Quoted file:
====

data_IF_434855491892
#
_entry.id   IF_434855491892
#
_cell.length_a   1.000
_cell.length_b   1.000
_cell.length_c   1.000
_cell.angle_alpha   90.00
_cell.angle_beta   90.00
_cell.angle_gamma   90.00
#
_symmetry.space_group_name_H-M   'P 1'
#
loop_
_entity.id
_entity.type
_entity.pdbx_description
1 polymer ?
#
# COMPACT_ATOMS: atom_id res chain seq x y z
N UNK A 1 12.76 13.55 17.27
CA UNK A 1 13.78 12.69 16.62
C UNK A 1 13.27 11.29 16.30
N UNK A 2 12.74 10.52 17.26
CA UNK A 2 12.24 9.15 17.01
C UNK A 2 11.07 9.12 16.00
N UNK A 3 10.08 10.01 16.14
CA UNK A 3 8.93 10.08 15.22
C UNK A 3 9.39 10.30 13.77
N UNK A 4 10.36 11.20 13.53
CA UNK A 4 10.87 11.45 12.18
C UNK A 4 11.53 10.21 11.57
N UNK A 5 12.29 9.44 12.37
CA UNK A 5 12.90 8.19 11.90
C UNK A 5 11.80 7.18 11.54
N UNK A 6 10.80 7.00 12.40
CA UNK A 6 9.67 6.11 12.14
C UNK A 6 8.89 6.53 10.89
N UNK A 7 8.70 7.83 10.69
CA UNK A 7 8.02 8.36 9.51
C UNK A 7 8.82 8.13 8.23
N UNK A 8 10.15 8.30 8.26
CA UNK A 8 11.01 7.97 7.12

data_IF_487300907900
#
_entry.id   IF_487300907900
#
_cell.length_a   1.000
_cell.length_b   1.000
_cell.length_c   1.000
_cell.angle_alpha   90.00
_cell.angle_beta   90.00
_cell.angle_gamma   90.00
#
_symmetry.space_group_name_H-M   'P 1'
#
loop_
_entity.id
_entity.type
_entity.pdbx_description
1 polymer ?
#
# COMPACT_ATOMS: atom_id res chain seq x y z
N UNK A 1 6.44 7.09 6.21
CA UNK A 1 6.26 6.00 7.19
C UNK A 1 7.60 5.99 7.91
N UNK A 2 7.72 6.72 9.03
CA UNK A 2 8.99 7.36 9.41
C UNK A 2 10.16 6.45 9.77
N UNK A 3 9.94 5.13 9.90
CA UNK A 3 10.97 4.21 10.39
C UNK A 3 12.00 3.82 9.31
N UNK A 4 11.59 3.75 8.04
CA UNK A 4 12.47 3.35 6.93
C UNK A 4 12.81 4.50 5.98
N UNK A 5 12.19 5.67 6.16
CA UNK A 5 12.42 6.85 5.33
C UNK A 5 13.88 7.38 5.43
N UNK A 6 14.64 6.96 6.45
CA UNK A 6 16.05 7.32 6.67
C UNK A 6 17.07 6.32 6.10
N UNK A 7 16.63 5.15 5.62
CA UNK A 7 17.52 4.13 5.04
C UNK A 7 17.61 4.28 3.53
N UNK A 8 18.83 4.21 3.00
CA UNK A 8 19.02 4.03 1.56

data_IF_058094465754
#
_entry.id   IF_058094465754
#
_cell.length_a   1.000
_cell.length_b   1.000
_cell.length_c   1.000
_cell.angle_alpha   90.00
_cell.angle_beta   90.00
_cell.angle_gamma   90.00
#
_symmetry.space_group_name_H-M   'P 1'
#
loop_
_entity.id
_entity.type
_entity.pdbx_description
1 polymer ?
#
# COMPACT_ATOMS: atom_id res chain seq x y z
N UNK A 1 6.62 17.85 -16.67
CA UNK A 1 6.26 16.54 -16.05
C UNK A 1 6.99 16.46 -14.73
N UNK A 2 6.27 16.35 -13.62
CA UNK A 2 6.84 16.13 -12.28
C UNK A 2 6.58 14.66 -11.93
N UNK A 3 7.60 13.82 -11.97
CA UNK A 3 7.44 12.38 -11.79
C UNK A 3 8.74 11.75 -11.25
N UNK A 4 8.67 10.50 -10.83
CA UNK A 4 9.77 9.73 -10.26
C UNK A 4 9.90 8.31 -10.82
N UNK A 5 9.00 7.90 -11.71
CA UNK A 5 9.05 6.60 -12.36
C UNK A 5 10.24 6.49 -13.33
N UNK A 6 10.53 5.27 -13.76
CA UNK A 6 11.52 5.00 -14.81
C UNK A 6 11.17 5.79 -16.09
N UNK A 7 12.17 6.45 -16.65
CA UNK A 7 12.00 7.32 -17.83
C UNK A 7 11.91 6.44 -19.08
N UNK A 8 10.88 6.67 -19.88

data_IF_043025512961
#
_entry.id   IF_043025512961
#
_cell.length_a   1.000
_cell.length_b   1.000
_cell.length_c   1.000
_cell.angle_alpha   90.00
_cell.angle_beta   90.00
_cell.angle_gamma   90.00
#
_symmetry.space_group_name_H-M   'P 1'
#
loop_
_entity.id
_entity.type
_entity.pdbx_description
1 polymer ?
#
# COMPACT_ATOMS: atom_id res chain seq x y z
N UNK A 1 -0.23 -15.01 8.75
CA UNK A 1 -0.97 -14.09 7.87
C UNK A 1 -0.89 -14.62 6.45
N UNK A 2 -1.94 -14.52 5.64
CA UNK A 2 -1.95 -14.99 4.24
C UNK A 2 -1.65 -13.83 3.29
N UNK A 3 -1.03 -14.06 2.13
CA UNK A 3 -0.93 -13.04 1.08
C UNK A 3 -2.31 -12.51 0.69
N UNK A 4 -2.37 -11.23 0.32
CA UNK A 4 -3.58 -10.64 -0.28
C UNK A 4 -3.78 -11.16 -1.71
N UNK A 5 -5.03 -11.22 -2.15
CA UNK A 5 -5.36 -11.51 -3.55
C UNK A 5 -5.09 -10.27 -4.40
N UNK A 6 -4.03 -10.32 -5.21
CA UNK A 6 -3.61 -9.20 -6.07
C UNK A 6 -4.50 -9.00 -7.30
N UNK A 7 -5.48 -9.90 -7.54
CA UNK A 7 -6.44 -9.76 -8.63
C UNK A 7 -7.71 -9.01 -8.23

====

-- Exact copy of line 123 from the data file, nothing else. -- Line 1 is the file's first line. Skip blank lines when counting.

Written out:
CA UNK A 6 11.52 5.00 -14.81